Although it was initially difficult to locate ecological insecticides and fungicides this is now becoming relatively easy with more and more companies such as Trabe and Seipasa/Neudorff produce small packs of the products sold in sacks to the agriculturalists producing organic vegetables for export. In each of our books we indicate the many home made solutions that are also possible.
Unfortunately the importation of plants have brought new previously unknown pest problems. Notably the geranium moth (Mosca Africana) that arrived with shipments of hothouse bred plants in the mid 1990’s and soon wiped out the wonderful banks of geraniums that we saw and had in our early years in Spain and more recently since the late 1990’s the red rhinoceros palm weevil (Curculionido Ferruginosa) that arrived in shipments of inexpensive imported palms destined for golf courses and mega urbanisations which are now killing off many young and mature Phoenix and Washingtonia palm trees.
When we first arrived in Spain it was possible to buy a wide range of inexpensive locally produced artisan terracotta pots. Within a few years these were being replaced by imported factory pressed pots with little aesthetic appeal and in recent years many of these themselves are replaced by imports from China. Many are unfortunately not really for Mediterranean styled gardens.
Inexpensive compost has become available in some areas from Local Government sponsored composting companies who compost garden, green hotel and household waste and seaweed collected from the beaches after storms. It is possible to first sell ones own garden prunings/weeds prior to buying finished compost. Although not that high in nutrients it is excellent for inclusion in soil mixes for raised beds and improving the humus content of flower beds and vegetable plots.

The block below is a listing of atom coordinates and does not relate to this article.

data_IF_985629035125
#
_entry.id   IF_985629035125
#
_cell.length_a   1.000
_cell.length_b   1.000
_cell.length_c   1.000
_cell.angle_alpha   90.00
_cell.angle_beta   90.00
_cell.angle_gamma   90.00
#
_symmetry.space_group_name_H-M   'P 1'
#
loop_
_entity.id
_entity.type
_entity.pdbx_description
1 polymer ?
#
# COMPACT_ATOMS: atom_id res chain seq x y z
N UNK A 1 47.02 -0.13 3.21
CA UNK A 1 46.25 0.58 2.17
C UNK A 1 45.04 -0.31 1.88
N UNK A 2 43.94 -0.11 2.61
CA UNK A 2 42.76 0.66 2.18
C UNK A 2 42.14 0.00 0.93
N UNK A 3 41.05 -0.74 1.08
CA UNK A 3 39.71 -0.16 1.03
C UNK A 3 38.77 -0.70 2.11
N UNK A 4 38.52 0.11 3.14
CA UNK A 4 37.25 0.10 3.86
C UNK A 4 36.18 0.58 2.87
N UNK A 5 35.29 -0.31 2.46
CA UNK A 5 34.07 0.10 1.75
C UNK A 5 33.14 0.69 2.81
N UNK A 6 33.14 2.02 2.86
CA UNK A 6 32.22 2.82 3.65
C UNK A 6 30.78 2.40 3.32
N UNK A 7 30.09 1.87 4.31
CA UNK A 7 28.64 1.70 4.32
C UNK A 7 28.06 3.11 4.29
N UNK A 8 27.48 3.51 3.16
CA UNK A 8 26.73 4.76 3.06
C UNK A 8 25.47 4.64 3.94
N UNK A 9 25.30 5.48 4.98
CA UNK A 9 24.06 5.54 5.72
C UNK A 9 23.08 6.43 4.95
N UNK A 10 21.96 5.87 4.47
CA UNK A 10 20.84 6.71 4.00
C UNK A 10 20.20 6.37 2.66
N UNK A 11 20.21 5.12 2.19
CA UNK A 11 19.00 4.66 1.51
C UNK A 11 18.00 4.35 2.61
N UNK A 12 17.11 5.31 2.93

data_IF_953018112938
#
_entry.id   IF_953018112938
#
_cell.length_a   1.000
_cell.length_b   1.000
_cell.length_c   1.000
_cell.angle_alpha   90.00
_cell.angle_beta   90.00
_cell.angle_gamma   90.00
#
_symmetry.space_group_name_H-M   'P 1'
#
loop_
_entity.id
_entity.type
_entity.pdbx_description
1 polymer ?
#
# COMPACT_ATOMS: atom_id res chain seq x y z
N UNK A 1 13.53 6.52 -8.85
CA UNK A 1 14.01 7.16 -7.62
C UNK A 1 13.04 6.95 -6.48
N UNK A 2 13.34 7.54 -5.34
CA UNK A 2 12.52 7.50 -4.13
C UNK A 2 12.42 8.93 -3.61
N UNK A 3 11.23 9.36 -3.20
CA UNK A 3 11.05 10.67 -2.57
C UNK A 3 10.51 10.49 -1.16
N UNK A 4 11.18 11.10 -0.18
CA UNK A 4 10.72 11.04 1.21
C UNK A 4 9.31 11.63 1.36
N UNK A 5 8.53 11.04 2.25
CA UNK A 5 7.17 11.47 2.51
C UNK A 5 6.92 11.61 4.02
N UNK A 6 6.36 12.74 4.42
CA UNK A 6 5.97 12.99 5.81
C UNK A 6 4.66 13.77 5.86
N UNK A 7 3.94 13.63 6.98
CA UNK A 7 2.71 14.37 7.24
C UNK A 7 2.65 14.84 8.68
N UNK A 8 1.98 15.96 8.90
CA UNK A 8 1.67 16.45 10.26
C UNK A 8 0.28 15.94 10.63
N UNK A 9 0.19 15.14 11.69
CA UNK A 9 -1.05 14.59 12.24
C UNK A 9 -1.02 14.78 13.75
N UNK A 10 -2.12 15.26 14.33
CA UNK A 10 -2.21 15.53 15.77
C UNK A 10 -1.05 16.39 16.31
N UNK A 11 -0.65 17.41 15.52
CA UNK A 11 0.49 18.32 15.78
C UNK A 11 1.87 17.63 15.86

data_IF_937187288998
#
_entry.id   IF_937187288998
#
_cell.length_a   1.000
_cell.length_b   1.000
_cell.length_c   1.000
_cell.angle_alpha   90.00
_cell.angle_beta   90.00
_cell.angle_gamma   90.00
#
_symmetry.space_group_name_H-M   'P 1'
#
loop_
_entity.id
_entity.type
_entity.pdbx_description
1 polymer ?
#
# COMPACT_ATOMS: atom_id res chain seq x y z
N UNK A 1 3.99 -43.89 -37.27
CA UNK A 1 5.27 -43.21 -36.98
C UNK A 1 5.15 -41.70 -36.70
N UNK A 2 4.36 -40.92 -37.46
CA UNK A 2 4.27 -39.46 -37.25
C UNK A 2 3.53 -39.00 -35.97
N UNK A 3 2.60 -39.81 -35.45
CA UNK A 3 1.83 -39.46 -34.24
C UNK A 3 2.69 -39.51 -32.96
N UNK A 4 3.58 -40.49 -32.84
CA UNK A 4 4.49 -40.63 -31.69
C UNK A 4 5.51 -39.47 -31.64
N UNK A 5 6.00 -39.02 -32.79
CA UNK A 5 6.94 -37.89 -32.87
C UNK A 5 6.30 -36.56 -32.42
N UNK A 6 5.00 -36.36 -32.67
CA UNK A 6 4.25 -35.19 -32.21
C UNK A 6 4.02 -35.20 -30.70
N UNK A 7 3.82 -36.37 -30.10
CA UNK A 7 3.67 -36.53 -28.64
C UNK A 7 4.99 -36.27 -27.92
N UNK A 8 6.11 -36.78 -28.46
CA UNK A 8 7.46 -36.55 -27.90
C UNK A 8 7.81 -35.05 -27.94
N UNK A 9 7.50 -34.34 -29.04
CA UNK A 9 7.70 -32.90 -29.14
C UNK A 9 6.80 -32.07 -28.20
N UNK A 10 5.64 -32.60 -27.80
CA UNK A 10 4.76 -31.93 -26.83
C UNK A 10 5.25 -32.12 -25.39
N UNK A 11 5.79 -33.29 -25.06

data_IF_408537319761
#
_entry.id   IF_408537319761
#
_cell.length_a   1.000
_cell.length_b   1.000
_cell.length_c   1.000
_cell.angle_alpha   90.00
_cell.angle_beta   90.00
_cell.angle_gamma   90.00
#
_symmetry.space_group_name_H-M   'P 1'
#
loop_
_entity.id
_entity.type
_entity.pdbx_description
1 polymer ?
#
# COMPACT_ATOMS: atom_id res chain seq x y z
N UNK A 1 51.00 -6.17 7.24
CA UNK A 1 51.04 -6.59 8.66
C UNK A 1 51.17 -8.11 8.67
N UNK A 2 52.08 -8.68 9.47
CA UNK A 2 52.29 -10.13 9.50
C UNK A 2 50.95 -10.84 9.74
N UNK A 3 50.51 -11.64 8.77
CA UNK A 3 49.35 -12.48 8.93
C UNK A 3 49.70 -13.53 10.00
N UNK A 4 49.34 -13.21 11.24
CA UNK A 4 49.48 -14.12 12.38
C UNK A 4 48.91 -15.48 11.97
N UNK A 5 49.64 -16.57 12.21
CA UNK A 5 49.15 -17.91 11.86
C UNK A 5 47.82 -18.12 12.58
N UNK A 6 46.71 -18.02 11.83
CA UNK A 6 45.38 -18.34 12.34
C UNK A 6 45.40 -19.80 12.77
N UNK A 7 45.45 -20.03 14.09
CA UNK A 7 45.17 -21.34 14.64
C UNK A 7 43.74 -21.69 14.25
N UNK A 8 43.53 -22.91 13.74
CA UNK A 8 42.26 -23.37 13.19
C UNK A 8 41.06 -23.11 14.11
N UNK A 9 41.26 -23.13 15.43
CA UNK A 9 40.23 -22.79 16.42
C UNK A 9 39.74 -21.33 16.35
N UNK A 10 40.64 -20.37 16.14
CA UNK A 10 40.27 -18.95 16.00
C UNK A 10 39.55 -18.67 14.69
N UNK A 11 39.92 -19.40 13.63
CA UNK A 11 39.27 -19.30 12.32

The original ring of active agricultural lands around many towns and villages is now decimated as a result of major building projects and the low prices paid to producers.
More and more non-Spaniards and Spaniards are therefore starting/expanding the growing of vegetables in raised beds, vegetable plots and containers and using fruit trees as flowering trees within their new generation gardens. As a result there is a good demand for our books ‘Growing Healthy Vegetables in Spain’ and ‘Growing Healthy Fruit in Spain’.
More and more gardeners are recognising the wide ranging culinary and medicinal benefits of having a collection of native herbs in the garden. For those that have purchased properties on unspoilt or abandoned hillsides the wild native plants wisely become the soul of their gardens. More and more public gardens are also being planted up with native herbs and other endemic plants. Some nurseries such as Celtidelta now specialise in the growing of several hundred varieties of such plants.
There are two major things that expatriate gardeners miss in Spain. Very rarely is it possible to purchase plug/mini plantlets for flowers or vegetables and seed catalogues such as those of Thompson and Morgan, Suttons, Chiltern seeds and Plant World for instance don’t exist but luckily it is possible to buy from such catalogues from the UK, France and Holland.
We hope you found this matrix of issues affecting gardeners here in Spain of interest.
Descriptions of our gardening books will be found on ‘Our books about gardening in Spain‘. At the end of each description you can click to enter the internet shop of our publishers Santana Books in order to make an immediate purchase. Naturally they can be purchased from high street bookshops and other internet shops.
© Clodagh and Dick Handscombe February 2009.